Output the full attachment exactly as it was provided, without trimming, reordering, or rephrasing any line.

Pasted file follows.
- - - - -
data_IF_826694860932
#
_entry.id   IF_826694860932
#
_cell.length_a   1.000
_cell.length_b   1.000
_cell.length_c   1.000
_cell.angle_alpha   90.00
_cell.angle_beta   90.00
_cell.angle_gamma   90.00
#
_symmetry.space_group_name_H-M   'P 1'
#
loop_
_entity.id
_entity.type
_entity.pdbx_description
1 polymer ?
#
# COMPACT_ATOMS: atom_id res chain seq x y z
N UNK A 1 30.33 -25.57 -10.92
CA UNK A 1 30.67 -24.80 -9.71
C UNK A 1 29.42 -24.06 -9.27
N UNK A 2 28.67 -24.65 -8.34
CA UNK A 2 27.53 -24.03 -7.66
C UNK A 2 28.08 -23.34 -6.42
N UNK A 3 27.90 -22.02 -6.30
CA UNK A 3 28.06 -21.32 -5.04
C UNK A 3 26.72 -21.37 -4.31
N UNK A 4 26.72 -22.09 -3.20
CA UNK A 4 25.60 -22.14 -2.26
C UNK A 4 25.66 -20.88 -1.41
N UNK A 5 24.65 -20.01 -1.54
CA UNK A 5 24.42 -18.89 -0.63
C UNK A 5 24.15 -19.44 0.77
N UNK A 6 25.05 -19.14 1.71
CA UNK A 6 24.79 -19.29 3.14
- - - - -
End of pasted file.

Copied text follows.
data_IF_826694860932
#
_entry.id   IF_826694860932
#
_cell.length_a   1.000
_cell.length_b   1.000
_cell.length_c   1.000
_cell.angle_alpha   90.00
_cell.angle_beta   90.00
_cell.angle_gamma   90.00
#
_symmetry.space_group_name_H-M   'P 1'
#
loop_
_entity.id
_entity.type
_entity.pdbx_description
1 polymer ?
#
# COMPACT_ATOMS: atom_id res chain seq x y z
N UNK A 1 30.33 -25.57 -10.92
CA UNK A 1 30.67 -24.80 -9.71
C UNK A 1 29.42 -24.06 -9.27
N UNK A 2 28.67 -24.65 -8.34
CA UNK A 2 27.53 -24.03 -7.66
C UNK A 2 28.08 -23.34 -6.42
N UNK A 3 27.90 -22.02 -6.30
CA UNK A 3 28.06 -21.32 -5.04
C UNK A 3 26.72 -21.37 -4.31
N UNK A 4 26.72 -22.09 -3.20
CA UNK A 4 25.60 -22.14 -2.26
C UNK A 4 25.66 -20.88 -1.41
N UNK A 5 24.65 -20.01 -1.54
CA UNK A 5 24.42 -18.89 -0.63
C UNK A 5 24.15 -19.44 0.77
N UNK A 6 25.05 -19.14 1.71
CA UNK A 6 24.79 -19.29 3.14